What if employers stopped hunting for unicorns and started developing the employees they already have? And what if higher education institutions could help them do that in a way employers would respond to positively?
Haley Glover, Strategy Director at Lumina Foundation, joined the Enrollment Growth University podcast to talk about how higher education can be a better partner with leading employers on workforce development strategies.
Employee Education Trends for Workforce Development
Emerging evidence indicates that employee education benefits are powerful tools to retain talent, help them transition up and across the organization, and help them achieve more in terms of their careers and wages.
Plus, it’s revealed a lot of people currently working in the entry levels of an organization are capable of doing work at higher levels if they’re provided with the skills and training.
“It’s about transitioning away from finding unicorns…into looking at your incumbent workforce as an opportunity to grow your business in a really sustainable and high impact way,” Haley said.
Why Employers Should Encourage Their Workforce Use Education Benefits
About 2-5 percent of eligible employees utilize their employee education programs, but strong anecdotal evidence suggests that employers will simultaneously moan about low utilization rates without ever doing anything other than put out the program description. Utilization rates are low because nobody knows about the programs.
“We’re really encouraging employers,” Haley said, “if you want this to grow, you have to do some pretty intentional work to make it grow. And we encourage companies to get on their data to really understand what’s driving better outcomes.”
Haley herself did an ROI analysis of five programs. In every case, she found that employee education programs held powerful retention ability. Participating workers stuck around at the company a lot more than their non-participating peers, and they were promoted at much higher rates.
“All of these things,” Haley said, “are cost-saving outcomes and factors for the company.”
She also found that employees who participated in these programs experienced significant wage gains. In one case, a financial services company had marginal wage gains about 50% higher than those who did not participate.
“So from the employee perspective,” Haley said, “they should really consider participating in these programs too, because they’re something that the employer values. And money talks.”
Improving Basic Structural Elements Behind Education Benefits
The question about tuition assistance versus tuition reimbursement is a critical one because it hits right in the middle of where the employee pain point might be. Typically a company will cap the education benefit at $5,250 annually, which is the limit within the IRS tax code that an employee can receive without a tax implication.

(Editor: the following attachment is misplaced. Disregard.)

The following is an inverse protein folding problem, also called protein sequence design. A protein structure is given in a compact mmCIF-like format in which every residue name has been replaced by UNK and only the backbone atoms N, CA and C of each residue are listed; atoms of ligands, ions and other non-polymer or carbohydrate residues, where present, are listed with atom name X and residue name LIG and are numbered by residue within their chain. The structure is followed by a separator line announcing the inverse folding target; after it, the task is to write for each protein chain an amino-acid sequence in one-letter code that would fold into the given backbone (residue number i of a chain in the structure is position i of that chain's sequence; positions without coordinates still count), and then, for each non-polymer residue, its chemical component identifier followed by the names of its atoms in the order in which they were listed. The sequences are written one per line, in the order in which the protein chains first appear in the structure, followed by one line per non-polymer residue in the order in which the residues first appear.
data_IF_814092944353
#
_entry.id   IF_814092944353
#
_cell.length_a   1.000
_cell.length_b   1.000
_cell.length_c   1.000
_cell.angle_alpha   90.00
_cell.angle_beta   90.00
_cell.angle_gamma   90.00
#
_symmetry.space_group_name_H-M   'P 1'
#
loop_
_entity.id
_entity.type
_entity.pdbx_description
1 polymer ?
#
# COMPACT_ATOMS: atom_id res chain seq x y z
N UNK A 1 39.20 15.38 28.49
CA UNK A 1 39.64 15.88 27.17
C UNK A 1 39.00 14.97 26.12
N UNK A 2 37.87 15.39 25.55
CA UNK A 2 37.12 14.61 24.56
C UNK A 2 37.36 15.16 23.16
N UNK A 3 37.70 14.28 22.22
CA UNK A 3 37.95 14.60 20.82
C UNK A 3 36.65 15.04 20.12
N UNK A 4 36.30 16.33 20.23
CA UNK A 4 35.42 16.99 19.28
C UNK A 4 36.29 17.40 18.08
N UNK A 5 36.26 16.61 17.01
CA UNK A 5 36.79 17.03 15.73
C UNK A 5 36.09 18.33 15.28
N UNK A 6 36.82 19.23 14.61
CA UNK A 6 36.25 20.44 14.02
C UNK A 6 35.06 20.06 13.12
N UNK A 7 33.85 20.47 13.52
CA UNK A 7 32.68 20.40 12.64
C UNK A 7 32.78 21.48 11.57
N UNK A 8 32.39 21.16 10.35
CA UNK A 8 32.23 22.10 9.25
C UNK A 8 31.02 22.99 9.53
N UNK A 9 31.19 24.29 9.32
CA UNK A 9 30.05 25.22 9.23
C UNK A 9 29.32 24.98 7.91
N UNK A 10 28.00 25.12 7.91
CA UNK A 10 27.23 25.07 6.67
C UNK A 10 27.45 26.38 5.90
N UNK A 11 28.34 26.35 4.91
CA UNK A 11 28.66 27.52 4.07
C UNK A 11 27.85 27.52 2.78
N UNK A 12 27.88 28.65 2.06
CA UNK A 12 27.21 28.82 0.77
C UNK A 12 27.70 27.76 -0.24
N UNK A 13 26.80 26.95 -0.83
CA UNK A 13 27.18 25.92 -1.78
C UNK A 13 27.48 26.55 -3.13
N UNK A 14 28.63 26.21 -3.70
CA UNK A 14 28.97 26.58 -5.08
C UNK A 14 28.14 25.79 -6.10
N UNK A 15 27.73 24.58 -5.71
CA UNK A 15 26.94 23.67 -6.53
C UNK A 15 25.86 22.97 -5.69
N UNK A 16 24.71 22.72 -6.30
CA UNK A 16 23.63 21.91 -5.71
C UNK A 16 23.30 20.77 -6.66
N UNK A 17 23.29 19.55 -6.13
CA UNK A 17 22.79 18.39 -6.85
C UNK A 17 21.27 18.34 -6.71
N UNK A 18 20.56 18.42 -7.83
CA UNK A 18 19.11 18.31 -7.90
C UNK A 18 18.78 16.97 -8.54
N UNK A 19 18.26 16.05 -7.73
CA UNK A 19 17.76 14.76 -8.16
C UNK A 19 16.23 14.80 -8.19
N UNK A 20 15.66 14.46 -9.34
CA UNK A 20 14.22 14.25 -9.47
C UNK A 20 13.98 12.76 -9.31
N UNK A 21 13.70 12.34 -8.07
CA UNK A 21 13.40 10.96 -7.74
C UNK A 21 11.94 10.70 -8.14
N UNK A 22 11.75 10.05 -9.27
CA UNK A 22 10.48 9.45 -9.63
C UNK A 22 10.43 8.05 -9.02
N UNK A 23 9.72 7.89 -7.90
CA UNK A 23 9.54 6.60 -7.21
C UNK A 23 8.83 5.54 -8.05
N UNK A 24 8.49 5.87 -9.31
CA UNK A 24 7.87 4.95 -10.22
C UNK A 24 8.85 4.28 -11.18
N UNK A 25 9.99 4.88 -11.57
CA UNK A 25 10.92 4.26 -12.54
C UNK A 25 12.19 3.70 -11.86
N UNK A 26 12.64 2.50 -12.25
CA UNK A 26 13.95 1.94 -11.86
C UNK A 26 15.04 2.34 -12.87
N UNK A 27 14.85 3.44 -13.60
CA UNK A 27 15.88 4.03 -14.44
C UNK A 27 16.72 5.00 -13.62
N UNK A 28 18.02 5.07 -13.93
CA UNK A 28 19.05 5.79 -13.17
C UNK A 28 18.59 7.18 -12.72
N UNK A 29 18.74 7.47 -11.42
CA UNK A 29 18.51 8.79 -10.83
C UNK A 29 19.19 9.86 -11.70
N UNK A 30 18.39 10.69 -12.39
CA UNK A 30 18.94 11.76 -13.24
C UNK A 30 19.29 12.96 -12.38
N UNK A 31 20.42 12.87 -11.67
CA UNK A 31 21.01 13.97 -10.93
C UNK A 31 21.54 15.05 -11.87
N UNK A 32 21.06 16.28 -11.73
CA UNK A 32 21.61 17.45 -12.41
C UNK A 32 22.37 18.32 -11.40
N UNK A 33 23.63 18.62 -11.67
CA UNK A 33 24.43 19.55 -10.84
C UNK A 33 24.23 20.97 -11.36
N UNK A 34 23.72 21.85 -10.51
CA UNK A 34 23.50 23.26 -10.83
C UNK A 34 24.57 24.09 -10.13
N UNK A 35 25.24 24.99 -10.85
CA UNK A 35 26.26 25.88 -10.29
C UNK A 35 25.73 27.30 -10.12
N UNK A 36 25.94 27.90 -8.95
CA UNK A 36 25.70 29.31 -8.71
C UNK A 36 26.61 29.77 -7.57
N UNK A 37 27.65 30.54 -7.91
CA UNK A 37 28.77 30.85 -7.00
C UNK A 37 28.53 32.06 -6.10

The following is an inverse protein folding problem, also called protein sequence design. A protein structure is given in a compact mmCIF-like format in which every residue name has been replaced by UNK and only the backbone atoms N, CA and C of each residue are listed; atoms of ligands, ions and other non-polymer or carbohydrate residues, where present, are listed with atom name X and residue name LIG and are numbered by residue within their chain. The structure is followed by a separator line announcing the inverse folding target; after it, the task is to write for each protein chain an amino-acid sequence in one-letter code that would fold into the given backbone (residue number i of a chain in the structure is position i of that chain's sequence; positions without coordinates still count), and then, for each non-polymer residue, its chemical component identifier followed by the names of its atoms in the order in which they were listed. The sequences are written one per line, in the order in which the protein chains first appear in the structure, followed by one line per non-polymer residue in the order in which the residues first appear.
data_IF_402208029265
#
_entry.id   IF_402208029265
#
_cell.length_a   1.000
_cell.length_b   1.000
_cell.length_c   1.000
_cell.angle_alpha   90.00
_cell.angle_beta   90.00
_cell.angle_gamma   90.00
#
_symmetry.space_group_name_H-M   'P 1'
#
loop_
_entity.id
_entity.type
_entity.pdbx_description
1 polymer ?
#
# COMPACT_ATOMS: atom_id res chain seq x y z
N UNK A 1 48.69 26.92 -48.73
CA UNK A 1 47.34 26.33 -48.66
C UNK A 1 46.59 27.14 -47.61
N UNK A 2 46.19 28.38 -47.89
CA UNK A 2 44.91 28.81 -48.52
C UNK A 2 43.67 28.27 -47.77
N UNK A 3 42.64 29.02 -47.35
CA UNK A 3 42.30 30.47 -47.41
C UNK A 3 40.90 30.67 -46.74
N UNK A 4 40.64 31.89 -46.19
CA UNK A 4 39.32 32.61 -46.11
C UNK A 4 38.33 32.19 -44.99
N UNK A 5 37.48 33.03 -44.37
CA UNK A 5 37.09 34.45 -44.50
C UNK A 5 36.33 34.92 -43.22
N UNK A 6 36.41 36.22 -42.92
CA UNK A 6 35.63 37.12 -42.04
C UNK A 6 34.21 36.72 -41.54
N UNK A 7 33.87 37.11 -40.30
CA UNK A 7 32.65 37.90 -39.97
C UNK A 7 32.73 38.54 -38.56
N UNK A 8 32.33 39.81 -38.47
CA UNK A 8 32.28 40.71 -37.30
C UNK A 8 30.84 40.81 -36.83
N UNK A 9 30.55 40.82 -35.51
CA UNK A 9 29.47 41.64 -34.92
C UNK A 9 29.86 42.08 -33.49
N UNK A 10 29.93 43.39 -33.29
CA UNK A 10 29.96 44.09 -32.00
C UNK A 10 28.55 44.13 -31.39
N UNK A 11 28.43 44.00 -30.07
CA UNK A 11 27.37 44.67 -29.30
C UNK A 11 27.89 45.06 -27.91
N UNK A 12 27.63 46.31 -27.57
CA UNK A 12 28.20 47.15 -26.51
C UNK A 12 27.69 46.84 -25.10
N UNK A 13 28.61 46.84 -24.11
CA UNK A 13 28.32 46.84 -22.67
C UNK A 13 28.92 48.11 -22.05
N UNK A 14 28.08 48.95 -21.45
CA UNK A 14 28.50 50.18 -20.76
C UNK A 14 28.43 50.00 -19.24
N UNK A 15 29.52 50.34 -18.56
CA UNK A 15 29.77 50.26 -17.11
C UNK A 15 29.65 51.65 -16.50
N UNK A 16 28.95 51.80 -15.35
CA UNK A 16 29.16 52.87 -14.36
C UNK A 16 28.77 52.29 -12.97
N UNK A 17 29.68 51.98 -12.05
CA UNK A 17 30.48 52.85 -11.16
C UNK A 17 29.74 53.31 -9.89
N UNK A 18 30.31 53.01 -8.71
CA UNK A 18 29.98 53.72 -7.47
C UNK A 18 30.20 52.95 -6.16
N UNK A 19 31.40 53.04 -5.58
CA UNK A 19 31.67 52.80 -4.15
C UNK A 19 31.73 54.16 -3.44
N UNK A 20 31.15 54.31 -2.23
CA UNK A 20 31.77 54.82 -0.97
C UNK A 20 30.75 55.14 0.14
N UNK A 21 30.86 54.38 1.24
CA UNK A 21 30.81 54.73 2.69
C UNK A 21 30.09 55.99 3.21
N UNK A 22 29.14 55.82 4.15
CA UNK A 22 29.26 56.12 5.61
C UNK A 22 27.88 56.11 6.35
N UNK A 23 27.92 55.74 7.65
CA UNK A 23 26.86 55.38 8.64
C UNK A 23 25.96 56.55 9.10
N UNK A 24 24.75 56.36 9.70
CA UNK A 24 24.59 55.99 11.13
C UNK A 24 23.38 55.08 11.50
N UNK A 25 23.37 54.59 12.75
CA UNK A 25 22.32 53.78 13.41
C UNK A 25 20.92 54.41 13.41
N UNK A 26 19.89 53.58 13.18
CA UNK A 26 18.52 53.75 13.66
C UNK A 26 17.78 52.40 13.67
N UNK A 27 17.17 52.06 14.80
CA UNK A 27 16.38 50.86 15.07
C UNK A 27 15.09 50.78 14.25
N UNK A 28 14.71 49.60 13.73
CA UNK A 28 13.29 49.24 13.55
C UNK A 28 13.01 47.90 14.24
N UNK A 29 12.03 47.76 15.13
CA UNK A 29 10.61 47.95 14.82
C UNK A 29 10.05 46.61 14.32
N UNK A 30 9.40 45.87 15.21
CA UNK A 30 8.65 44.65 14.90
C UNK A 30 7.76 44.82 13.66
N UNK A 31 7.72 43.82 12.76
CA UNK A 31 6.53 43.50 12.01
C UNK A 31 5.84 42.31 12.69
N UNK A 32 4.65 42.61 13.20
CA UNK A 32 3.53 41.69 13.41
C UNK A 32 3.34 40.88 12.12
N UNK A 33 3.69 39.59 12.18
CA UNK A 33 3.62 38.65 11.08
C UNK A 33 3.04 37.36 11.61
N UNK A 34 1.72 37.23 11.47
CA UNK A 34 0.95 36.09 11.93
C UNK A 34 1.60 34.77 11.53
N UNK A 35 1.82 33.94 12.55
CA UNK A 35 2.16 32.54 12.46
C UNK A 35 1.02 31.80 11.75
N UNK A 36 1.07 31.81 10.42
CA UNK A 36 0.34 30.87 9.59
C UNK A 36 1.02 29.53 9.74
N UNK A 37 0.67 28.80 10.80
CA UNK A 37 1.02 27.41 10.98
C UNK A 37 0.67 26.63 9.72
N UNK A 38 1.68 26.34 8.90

But telling an employee to write a $5,000 check, even as a short-term float, is simply unrealistic for a large portion of the market. In the past, companies said, “The risk is all on you. Go ahead, make this bet. We’ll pay you back if you get a passing grade in the course and if you are still around.” In the meantime, the employee has to scramble to find those funds in the short-term until they’re reimbursed.
Today, companies are starting to recognize this problem and are making the decision to offer the resources directly to the college as part of a tuition assistance program so employees don’t have to figure out how to short-term front those large sums. Also, more employers have eliminated the claw back in which employees pay back money if they can’t finish or earn a low grade. More companies now are recognizing that folks’ lives shift pretty dramatically, even in short periods of time. So more employers are moving toward tuition assistance vs. reimbursement.
Next-Steps Advice for Employer-University Partnerships
“In the past, I don’t think employers looked too hard at their education partners, because they weren’t particularly using the education benefit program as a strategic investment,” Haley said. “There is a shifting trend from employers saying go anywhere, study anything, to employers saying, we want you to study particular fields that are highly relevant for our strategic workforce needs.”
“I do think more employers are becoming aware of the incredible differences between and among our colleges and universities in this country and a lot of them are paying more attention to the outcomes. How are institutions doing in terms of supporting adult learners, supporting those who have to attend part time, supporting those who are working and learning simultaneously, supporting those who have children and families and full lives? And so those companies that are pivoting toward looking at outcomes of the institution, I think, are making wise decisions with their investments.”
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